About Philadelphia (Alasehir)
Various Names of Philadelphia
The city had several names through its existence. It was called Decapolis because it was considered as one of the ten cities of the plain. It was known as Neo-kaisaria during the 1st century AD. During the reign of Vespasian, it was called Flavia. In the 6th century, it was referred to as “Little Athens” because of its festivals and pagan temples.
History of Philadelphia
The soil around the city was renowned, leading to the production of exceptional grapes and wine. In 92 AD, Emperor Domitian issued an edict for Asia Province which required many vineyards to be cut down and replaced with corn, which probably severely damaged the economy of Philadelphia.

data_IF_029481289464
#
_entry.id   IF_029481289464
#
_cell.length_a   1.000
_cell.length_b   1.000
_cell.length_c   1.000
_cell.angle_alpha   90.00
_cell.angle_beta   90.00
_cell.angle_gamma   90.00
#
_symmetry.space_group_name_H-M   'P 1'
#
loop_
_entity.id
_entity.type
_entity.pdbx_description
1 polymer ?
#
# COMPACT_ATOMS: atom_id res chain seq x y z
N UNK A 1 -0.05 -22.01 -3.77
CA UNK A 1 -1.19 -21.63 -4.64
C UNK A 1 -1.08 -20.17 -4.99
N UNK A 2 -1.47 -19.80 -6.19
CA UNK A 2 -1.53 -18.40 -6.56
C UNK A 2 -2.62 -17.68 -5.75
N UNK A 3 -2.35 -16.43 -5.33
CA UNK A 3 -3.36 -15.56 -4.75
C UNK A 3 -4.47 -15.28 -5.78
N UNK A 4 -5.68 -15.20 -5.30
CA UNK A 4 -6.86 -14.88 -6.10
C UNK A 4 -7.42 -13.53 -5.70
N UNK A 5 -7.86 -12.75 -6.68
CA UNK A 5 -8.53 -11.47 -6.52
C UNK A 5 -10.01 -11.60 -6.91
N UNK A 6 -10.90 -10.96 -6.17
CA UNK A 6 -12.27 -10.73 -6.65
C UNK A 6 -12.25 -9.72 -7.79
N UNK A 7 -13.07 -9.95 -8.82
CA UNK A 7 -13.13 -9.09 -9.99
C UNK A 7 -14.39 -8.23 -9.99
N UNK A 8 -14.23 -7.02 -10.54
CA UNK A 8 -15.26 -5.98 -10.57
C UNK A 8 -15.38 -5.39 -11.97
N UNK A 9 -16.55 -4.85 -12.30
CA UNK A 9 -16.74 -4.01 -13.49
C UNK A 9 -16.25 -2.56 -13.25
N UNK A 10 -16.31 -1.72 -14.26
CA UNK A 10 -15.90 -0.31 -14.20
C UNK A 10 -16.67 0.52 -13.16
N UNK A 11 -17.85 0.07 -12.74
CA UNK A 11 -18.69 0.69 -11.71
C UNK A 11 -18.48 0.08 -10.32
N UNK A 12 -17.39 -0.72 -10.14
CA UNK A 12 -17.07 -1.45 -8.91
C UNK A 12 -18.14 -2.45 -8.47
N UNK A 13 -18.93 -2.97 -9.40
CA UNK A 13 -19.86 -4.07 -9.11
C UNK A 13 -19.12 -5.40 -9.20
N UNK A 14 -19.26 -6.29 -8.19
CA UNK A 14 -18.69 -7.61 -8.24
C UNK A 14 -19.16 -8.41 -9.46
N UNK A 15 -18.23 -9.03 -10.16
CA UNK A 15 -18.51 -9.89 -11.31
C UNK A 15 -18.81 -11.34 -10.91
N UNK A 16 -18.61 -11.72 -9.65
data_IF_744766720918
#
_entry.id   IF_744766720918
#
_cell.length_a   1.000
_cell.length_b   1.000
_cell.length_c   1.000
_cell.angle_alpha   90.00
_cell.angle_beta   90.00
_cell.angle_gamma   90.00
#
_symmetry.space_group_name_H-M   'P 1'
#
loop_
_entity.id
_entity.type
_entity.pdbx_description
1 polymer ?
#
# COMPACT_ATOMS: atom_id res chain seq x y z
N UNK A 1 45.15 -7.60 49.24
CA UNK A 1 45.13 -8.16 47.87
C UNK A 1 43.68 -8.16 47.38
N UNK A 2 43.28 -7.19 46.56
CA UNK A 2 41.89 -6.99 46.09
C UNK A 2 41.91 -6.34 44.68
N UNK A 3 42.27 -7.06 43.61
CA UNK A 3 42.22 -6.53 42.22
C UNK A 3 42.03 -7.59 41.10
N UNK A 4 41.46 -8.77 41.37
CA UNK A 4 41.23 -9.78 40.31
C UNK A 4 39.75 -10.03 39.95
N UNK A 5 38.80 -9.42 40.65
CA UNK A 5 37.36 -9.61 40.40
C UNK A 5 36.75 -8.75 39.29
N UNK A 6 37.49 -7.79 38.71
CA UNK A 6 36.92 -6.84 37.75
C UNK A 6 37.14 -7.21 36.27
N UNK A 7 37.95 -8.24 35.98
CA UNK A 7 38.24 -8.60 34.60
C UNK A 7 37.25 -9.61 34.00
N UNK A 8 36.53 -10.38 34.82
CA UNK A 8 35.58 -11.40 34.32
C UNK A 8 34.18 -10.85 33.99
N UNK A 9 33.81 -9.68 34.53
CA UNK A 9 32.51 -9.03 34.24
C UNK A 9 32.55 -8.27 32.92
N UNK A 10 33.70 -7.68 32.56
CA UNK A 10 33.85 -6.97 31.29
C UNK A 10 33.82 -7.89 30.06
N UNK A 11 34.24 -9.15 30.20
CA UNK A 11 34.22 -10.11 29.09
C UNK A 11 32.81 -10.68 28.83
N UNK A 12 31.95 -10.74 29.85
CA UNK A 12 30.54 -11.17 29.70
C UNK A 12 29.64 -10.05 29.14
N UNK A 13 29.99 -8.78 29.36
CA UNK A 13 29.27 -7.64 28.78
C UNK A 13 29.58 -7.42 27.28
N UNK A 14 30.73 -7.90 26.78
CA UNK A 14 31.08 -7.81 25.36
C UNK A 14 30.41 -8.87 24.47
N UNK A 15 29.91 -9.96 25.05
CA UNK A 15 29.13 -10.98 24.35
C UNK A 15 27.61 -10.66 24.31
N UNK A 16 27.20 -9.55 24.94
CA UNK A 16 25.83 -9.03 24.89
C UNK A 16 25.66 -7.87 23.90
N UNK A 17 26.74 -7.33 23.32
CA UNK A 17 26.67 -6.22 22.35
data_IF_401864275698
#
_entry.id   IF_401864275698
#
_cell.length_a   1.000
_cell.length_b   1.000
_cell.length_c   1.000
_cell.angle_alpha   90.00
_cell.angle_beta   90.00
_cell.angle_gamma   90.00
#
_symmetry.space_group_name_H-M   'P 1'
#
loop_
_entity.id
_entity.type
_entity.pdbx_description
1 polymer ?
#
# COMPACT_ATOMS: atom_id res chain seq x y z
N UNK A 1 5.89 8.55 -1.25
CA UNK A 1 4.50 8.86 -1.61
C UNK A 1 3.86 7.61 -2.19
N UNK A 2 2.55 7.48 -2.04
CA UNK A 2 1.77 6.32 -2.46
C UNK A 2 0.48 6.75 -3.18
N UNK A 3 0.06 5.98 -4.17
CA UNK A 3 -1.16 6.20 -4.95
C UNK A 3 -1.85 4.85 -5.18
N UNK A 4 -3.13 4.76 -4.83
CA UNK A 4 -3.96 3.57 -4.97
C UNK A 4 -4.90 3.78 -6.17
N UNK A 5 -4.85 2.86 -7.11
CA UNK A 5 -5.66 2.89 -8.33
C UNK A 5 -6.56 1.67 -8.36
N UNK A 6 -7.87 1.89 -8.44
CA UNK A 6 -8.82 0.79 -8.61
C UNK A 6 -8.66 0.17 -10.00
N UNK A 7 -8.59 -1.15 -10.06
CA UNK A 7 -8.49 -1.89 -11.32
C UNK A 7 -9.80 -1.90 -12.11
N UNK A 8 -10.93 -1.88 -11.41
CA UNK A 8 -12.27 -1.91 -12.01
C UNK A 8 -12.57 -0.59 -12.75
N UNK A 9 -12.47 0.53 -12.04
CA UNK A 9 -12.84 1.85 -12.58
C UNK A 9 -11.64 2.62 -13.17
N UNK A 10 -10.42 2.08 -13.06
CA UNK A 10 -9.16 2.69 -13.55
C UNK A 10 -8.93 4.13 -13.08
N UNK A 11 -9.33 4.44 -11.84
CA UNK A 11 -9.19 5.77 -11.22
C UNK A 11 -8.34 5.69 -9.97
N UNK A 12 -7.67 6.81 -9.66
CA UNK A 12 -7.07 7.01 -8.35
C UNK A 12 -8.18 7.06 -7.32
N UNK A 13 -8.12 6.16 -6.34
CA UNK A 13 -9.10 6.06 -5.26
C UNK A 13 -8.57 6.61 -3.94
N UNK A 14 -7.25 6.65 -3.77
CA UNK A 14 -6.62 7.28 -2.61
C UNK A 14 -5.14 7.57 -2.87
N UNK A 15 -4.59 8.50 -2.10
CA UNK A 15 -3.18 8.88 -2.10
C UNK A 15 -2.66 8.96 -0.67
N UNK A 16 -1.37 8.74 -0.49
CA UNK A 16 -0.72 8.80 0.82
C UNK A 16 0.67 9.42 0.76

The Faithful Church
The church of Philadelphia was the sixth of the Seven Churches to receive a letter from Apostle John. The church was praised for trusting the Lord and remaining faithful to Him in the face of trials and persecution despite their limited strength.
Points of Interest
A few ruins including cornices of buildings, a portion of a wall and the foundations of churches dating throughout the centuries are still visible today.
- Lacking an heir, Attalus III Philometer, the last of Pergamum’s kings, willed that his kingdom including Philadelphia be given to the Roman empire. Rome’s Asia Province was created in 129 BC.
- The 17 AD earthquake was so devastating that the Roman Emperor Tiberius relieved the city of having to pay taxes.
- Although no archaeological evidence for a synagogue had been found, a 3rd century inscription was found east of the city mentioning a “synagogue of the Hebrews”.